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Snoopy Enlivens "Library Sign Up Month" While Accessibility Grows in School, Public Libraries

Snoopy, the world-famous beagle, aka The Flying Ace, returns to the big screen this fall in The Peanuts Movie from Century Fox and Blue Sky Studios. Meanwhile during September, he is also the Honorary Chair of "Library Sign Up Month."

The American Library Association holds this annual event to mark the start of the school year and to remind patrons that books are a key to opportunity and bright futures. 

Do School And Public Library Books Support Struggling Readers? 

School openings are a good time to consider what digital resources are available in local school and public libraries, and whether audiobooks and e-Books there offer enough accessibility and learning supports for struggling readers. Educators and librarians do have a choice about adding a free source for accessible digital books for certain special education students who have print disabilities. 

The accessible learning materials program in every state offers free accessible digital and other formats such as braille and large print editions to eligible students with print disabilities at no cost. Individualized education teams determine who gets these resources. By and large when compared with school and public libraries, this federally funded source is a richer resource for struggling readers to access to the curriculum. There is also more potential to establish a reading habit. Books available include textbooks and trade books converted from print. 

Alternatives To Print With Accessibility In Mind

School and public librarians first engaged in a digital shift several years ago; yet not all digital books were purchased with accessibility in mind. Until they are, librarians and educators working together could opt for an outside choice where the books are produced for struggling readers at come at no cost to families or schools. 

The federally funded initiative known as the Accessible Educational Materials program or Accessible Instructional Materials program (AEM, or in Virginia it is AIM) provides "just-right" accessible formats to students who need them due to a print disability. There are 12 formats in all. Collections are built in each state when teachers request books for individual students who are eligible. More information follows at the end of this blog.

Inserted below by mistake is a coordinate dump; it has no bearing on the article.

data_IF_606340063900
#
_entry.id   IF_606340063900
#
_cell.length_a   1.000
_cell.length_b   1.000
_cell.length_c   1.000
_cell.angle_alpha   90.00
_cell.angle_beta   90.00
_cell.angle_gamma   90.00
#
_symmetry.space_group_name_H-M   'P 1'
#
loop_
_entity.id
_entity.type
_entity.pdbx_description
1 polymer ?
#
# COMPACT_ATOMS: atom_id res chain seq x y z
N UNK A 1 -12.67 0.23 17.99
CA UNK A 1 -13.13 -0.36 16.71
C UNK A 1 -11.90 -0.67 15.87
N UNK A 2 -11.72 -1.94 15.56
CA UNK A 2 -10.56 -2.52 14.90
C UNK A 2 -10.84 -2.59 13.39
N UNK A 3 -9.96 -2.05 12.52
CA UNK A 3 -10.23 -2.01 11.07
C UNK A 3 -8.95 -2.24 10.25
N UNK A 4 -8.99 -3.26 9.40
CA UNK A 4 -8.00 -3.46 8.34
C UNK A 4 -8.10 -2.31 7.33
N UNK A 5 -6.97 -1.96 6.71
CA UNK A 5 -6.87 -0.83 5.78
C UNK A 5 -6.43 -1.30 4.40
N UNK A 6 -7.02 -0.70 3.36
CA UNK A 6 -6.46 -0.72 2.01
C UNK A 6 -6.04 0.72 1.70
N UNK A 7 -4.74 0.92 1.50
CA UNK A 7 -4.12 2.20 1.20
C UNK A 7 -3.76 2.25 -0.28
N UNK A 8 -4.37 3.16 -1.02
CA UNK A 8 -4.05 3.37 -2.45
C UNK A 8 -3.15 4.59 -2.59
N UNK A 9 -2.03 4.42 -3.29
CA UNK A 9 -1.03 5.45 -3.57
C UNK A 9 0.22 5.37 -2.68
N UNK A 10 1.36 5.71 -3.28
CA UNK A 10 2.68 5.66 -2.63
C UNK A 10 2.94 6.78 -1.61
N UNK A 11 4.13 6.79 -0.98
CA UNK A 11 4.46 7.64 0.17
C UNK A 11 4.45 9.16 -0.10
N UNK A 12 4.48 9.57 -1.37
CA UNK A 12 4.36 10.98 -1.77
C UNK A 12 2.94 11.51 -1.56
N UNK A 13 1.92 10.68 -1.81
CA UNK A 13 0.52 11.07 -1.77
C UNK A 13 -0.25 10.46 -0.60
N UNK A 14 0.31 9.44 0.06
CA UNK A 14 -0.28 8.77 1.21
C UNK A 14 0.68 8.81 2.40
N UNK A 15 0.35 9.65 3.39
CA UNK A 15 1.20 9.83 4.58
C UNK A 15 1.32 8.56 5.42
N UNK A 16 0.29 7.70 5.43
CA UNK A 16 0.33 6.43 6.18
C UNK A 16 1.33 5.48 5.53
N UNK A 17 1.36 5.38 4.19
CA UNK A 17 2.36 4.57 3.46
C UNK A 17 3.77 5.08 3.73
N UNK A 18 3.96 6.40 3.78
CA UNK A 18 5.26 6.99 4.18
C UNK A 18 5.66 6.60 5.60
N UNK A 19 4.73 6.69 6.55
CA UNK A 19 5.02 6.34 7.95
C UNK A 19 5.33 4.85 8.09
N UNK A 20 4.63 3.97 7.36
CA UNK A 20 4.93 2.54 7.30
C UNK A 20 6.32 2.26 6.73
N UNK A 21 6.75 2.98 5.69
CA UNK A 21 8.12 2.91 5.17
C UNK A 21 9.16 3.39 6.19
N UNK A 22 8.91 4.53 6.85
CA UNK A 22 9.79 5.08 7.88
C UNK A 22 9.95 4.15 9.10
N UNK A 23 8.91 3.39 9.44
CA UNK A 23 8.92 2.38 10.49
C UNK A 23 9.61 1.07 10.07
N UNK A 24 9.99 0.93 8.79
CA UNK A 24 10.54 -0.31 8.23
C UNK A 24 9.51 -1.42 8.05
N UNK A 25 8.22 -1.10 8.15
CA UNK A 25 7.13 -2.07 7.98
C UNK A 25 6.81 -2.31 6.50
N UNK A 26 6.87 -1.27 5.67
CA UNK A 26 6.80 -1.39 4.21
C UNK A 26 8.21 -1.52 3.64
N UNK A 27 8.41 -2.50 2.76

More Accessibility Features in OverDrive

Eligibility is a process that takes time, so the good news is that OverDrive, the free service offered by a library or school offering e-Books and audiobooks, is increasing accessibility options. The problem, however, is that every OverDrive collection is slightly different because each library or school staff picks the digital content they want for their collection, the company advises. In addition, OverDrive is not available in every library. 

But OverDrive this summer announced that Read and Listen, two of its programs, are busy boosting accessibility features. That means that the browser-based reading and listening experience is expanding in order to reach more readers. 

OverDrive Read e-Book Updates

  • Updated the menu icon.


  • Changed “Readability Settings” to “Reading Settings” and updated its menu icon.


  • Added sepia as a lighting option in “Reading Settings.”


OverDrive Listen: Audiobook Updates

  • A sleep timer is now available. It’s set at 30 minutes by default, but can be changed based on the user’s preference. Simply swipe (or click and drag) to set a different time.

sleep timer

  • Moved the playback speed control to the header. Click or tap the speedometer icon to adjust the speed.
  • The header now simply includes the playback speed control, menu, and sleep timer for quick access to the most utilized features.


Relevant help articles are updated at OverDrive Help.

OverDrive's improved accessibility or usability can be useful to struggling and able readers. For students who need maximum reading support, educators and librarians can supply books through AEM/AIM. Collections of audiobooks from the program's national partners, Learning Ally and Bookshare, consistently offer supported books tied to the curriculum. Also find online support with literacy and sharing opportunities. These include contests, webinars with book authors, and places for online postings. These providers also give account holders data that inform instruction, are a means for feedback and reflection, and aid progress monitoring and reporting. 

Take-ways as schools open nationwide:

  • Urge students who struggle to read to sign up for library cards and experience books in accessible book formats.
  • Explore audiobooks about Snoopy from Bookshare and the support services it offers on its website. 
  • Take a fresh look at your state's AEM/AIM program for optimizing reading with a reliable source for books when students have print disabilities.
  • Involve librarians with the range of books, formats, and external supports available through the accessible learning materials program and its partners.
  • Check out Snoopy visuals for fun on Vine at 34.8M Vine Loops.  


Accessible educational materials (AEM) help to create access to the curriculum for students with dyslexia, learning disabilities, vision or physical challenges, and others. A federally funded AEM program in every state assures that books in alternative formats are provided free of charge to eligible students with disabilities whose education teams take action. The AEM program operates under a legal exception to federal copyright law. Check out the AIM-VA home page to learn more about eligibility in Virginia. In other states, contact a special education teacher, a school administrator or download a list of AEM state contacts.External Link to AEM state contacts (New Window).

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